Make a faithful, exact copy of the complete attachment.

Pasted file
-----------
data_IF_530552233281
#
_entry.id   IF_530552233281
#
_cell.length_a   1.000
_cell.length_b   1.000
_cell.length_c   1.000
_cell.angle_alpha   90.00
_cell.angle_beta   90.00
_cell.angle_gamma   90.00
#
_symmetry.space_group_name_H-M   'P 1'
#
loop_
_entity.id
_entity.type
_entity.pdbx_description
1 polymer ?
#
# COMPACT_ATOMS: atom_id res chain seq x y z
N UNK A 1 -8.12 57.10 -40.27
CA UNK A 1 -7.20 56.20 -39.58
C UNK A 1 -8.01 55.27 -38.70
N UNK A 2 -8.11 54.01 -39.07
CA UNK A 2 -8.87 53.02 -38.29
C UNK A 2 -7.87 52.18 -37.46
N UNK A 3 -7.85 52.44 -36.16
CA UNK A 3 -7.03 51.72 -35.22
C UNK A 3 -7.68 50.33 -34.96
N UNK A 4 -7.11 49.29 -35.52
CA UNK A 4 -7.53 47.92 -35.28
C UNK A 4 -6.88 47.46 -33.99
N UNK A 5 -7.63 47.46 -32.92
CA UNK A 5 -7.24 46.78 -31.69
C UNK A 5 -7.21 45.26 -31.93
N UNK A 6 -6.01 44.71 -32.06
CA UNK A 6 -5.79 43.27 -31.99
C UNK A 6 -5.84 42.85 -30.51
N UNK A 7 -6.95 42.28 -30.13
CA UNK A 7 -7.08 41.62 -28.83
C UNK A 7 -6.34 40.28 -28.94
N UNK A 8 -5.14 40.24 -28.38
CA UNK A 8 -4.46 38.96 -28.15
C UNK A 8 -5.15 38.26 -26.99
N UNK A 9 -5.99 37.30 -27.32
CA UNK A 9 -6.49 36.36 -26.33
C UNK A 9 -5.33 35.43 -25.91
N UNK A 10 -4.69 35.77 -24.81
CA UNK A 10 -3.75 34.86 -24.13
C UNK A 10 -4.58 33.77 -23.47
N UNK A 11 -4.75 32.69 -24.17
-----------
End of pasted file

data_IF_530552233281
#
_entry.id   IF_530552233281
#
_cell.length_a   1.000
_cell.length_b   1.000
_cell.length_c   1.000
_cell.angle_alpha   90.00
_cell.angle_beta   90.00
_cell.angle_gamma   90.00
#
_symmetry.space_group_name_H-M   'P 1'
#
loop_
_entity.id
_entity.type
_entity.pdbx_description
1 polymer ?
#
# COMPACT_ATOMS: atom_id res chain seq x y z
N UNK A 1 -8.12 57.10 -40.27
CA UNK A 1 -7.20 56.20 -39.58
C UNK A 1 -8.01 55.27 -38.70
N UNK A 2 -8.11 54.01 -39.07
CA UNK A 2 -8.87 53.02 -38.29
C UNK A 2 -7.87 52.18 -37.46
N UNK A 3 -7.85 52.44 -36.16
CA UNK A 3 -7.03 51.72 -35.22
C UNK A 3 -7.68 50.33 -34.96
N UNK A 4 -7.11 49.29 -35.52
CA UNK A 4 -7.53 47.92 -35.28
C UNK A 4 -6.88 47.46 -33.99
N UNK A 5 -7.63 47.46 -32.92
CA UNK A 5 -7.24 46.78 -31.69
C UNK A 5 -7.21 45.26 -31.93
N UNK A 6 -6.01 44.71 -32.06
CA UNK A 6 -5.79 43.27 -31.99
C UNK A 6 -5.84 42.85 -30.51
N UNK A 7 -6.95 42.28 -30.13
CA UNK A 7 -7.08 41.62 -28.83
C UNK A 7 -6.34 40.28 -28.94
N UNK A 8 -5.14 40.24 -28.38
CA UNK A 8 -4.46 38.96 -28.15
C UNK A 8 -5.15 38.26 -26.99
N UNK A 9 -5.99 37.30 -27.32
CA UNK A 9 -6.49 36.36 -26.33
C UNK A 9 -5.33 35.43 -25.91
N UNK A 10 -4.69 35.77 -24.81
CA UNK A 10 -3.75 34.86 -24.13
C UNK A 10 -4.58 33.77 -23.47
N UNK A 11 -4.75 32.69 -24.17